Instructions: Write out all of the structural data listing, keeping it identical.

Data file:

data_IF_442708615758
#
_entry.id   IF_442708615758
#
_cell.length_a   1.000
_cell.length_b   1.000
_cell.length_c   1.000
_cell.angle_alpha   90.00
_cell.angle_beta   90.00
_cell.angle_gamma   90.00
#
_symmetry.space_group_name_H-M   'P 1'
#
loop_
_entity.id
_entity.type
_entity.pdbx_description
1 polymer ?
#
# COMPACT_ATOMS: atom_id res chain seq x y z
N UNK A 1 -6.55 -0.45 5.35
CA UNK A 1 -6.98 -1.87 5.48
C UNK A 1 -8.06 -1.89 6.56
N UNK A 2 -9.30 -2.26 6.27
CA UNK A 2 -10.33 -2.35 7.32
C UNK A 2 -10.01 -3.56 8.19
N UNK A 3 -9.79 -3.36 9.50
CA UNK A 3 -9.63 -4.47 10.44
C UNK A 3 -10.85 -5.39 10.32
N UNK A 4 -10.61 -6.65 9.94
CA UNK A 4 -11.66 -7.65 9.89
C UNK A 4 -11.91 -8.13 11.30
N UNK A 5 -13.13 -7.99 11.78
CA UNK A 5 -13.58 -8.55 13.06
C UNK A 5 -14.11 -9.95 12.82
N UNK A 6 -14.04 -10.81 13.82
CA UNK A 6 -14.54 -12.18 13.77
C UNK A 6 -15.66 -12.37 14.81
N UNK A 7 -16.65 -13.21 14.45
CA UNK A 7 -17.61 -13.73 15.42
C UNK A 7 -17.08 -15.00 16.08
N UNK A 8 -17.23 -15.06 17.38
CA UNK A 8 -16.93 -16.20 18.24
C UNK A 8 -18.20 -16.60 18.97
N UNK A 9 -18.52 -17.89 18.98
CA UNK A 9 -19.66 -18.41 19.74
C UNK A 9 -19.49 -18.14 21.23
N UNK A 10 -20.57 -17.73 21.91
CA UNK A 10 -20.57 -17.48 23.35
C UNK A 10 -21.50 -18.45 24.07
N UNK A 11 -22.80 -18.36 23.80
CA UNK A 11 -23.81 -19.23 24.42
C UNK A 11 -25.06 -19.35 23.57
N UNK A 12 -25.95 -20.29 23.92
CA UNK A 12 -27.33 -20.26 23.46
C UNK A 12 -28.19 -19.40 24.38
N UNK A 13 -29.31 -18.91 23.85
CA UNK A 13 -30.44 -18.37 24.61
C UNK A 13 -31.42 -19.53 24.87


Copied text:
data_IF_442708615758
#
_entry.id   IF_442708615758
#
_cell.length_a   1.000
_cell.length_b   1.000
_cell.length_c   1.000
_cell.angle_alpha   90.00
_cell.angle_beta   90.00
_cell.angle_gamma   90.00
#
_symmetry.space_group_name_H-M   'P 1'
#
loop_
_entity.id
_entity.type
_entity.pdbx_description
1 polymer ?
#
# COMPACT_ATOMS: atom_id res chain seq x y z
N UNK A 1 -6.55 -0.45 5.35
CA UNK A 1 -6.98 -1.87 5.48
C UNK A 1 -8.06 -1.89 6.56
N UNK A 2 -9.30 -2.26 6.27
CA UNK A 2 -10.33 -2.35 7.32
C UNK A 2 -10.01 -3.56 8.19
N UNK A 3 -9.79 -3.36 9.50
CA UNK A 3 -9.63 -4.47 10.44
C UNK A 3 -10.85 -5.39 10.32
N UNK A 4 -10.61 -6.65 9.94
CA UNK A 4 -11.66 -7.65 9.89
C UNK A 4 -11.91 -8.13 11.30
N UNK A 5 -13.13 -7.99 11.78
CA UNK A 5 -13.58 -8.55 13.06
C UNK A 5 -14.11 -9.95 12.82
N UNK A 6 -14.04 -10.81 13.82
CA UNK A 6 -14.54 -12.18 13.77
C UNK A 6 -15.66 -12.37 14.81
N UNK A 7 -16.65 -13.21 14.45
CA UNK A 7 -17.61 -13.73 15.42
C UNK A 7 -17.08 -15.00 16.08
N UNK A 8 -17.23 -15.06 17.38
CA UNK A 8 -16.93 -16.20 18.24
C UNK A 8 -18.20 -16.60 18.97
N UNK A 9 -18.52 -17.89 18.98
CA UNK A 9 -19.66 -18.41 19.74
C UNK A 9 -19.49 -18.14 21.23
N UNK A 10 -20.57 -17.73 21.91
CA UNK A 10 -20.57 -17.48 23.35
C UNK A 10 -21.50 -18.45 24.07
N UNK A 11 -22.80 -18.36 23.80
CA UNK A 11 -23.81 -19.23 24.42
C UNK A 11 -25.06 -19.35 23.57
N UNK A 12 -25.95 -20.29 23.92
CA UNK A 12 -27.33 -20.26 23.46
C UNK A 12 -28.19 -19.40 24.38
N UNK A 13 -29.31 -18.91 23.85
CA UNK A 13 -30.44 -18.37 24.61
C UNK A 13 -31.42 -19.53 24.87